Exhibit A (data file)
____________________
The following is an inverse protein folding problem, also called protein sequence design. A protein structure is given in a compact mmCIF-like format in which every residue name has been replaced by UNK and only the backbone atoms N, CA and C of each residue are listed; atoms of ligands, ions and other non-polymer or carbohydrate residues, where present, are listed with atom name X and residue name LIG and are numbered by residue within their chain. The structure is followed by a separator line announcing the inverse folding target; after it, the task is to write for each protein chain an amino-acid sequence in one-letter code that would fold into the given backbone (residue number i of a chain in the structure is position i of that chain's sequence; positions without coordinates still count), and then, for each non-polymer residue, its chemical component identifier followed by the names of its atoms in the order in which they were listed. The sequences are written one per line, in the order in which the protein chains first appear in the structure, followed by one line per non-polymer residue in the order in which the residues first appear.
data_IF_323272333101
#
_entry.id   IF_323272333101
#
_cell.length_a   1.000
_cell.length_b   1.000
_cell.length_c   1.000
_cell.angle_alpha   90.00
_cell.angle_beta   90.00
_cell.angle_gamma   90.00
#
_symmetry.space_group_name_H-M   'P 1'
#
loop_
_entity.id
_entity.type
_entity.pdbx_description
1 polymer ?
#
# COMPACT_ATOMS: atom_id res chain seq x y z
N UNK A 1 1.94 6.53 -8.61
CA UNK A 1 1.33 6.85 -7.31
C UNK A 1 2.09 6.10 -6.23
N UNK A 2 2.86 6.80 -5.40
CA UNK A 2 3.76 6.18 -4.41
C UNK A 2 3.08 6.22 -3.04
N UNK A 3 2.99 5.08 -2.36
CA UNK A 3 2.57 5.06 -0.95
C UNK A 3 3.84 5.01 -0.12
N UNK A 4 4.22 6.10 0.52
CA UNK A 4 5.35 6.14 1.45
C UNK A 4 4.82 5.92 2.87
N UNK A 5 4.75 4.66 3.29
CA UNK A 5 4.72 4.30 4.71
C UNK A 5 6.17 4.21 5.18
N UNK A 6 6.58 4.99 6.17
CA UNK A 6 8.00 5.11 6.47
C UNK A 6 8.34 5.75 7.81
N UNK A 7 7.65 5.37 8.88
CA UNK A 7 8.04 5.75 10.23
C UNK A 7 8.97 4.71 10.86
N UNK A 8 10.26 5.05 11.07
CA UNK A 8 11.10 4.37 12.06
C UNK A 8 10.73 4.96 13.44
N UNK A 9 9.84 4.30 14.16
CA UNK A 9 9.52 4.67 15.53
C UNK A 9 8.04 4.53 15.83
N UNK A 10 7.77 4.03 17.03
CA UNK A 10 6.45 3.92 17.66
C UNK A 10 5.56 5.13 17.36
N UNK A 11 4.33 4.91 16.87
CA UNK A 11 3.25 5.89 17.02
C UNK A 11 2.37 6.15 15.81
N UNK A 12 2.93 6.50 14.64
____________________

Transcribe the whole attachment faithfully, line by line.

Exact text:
The following is an inverse protein folding problem, also called protein sequence design. A protein structure is given in a compact mmCIF-like format in which every residue name has been replaced by UNK and only the backbone atoms N, CA and C of each residue are listed; atoms of ligands, ions and other non-polymer or carbohydrate residues, where present, are listed with atom name X and residue name LIG and are numbered by residue within their chain. The structure is followed by a separator line announcing the inverse folding target; after it, the task is to write for each protein chain an amino-acid sequence in one-letter code that would fold into the given backbone (residue number i of a chain in the structure is position i of that chain's sequence; positions without coordinates still count), and then, for each non-polymer residue, its chemical component identifier followed by the names of its atoms in the order in which they were listed. The sequences are written one per line, in the order in which the protein chains first appear in the structure, followed by one line per non-polymer residue in the order in which the residues first appear.
data_IF_323272333101
#
_entry.id   IF_323272333101
#
_cell.length_a   1.000
_cell.length_b   1.000
_cell.length_c   1.000
_cell.angle_alpha   90.00
_cell.angle_beta   90.00
_cell.angle_gamma   90.00
#
_symmetry.space_group_name_H-M   'P 1'
#
loop_
_entity.id
_entity.type
_entity.pdbx_description
1 polymer ?
#
# COMPACT_ATOMS: atom_id res chain seq x y z
N UNK A 1 1.94 6.53 -8.61
CA UNK A 1 1.33 6.85 -7.31
C UNK A 1 2.09 6.10 -6.23
N UNK A 2 2.86 6.80 -5.40
CA UNK A 2 3.76 6.18 -4.41
C UNK A 2 3.08 6.22 -3.04
N UNK A 3 2.99 5.08 -2.36
CA UNK A 3 2.57 5.06 -0.95
C UNK A 3 3.84 5.01 -0.12
N UNK A 4 4.22 6.10 0.52
CA UNK A 4 5.35 6.14 1.45
C UNK A 4 4.82 5.92 2.87
N UNK A 5 4.75 4.66 3.29
CA UNK A 5 4.72 4.30 4.71
C UNK A 5 6.17 4.21 5.18
N UNK A 6 6.58 4.99 6.17
CA UNK A 6 8.00 5.11 6.47
C UNK A 6 8.34 5.75 7.81
N UNK A 7 7.65 5.37 8.88
CA UNK A 7 8.04 5.75 10.23
C UNK A 7 8.97 4.71 10.86
N UNK A 8 10.26 5.05 11.07
CA UNK A 8 11.10 4.37 12.06
C UNK A 8 10.73 4.96 13.44
N UNK A 9 9.84 4.30 14.16
CA UNK A 9 9.52 4.67 15.53
C UNK A 9 8.04 4.53 15.83
N UNK A 10 7.77 4.03 17.03
CA UNK A 10 6.45 3.92 17.66
C UNK A 10 5.56 5.13 17.36
N UNK A 11 4.33 4.91 16.87
CA UNK A 11 3.25 5.89 17.02
C UNK A 11 2.37 6.15 15.81
N UNK A 12 2.93 6.50 14.64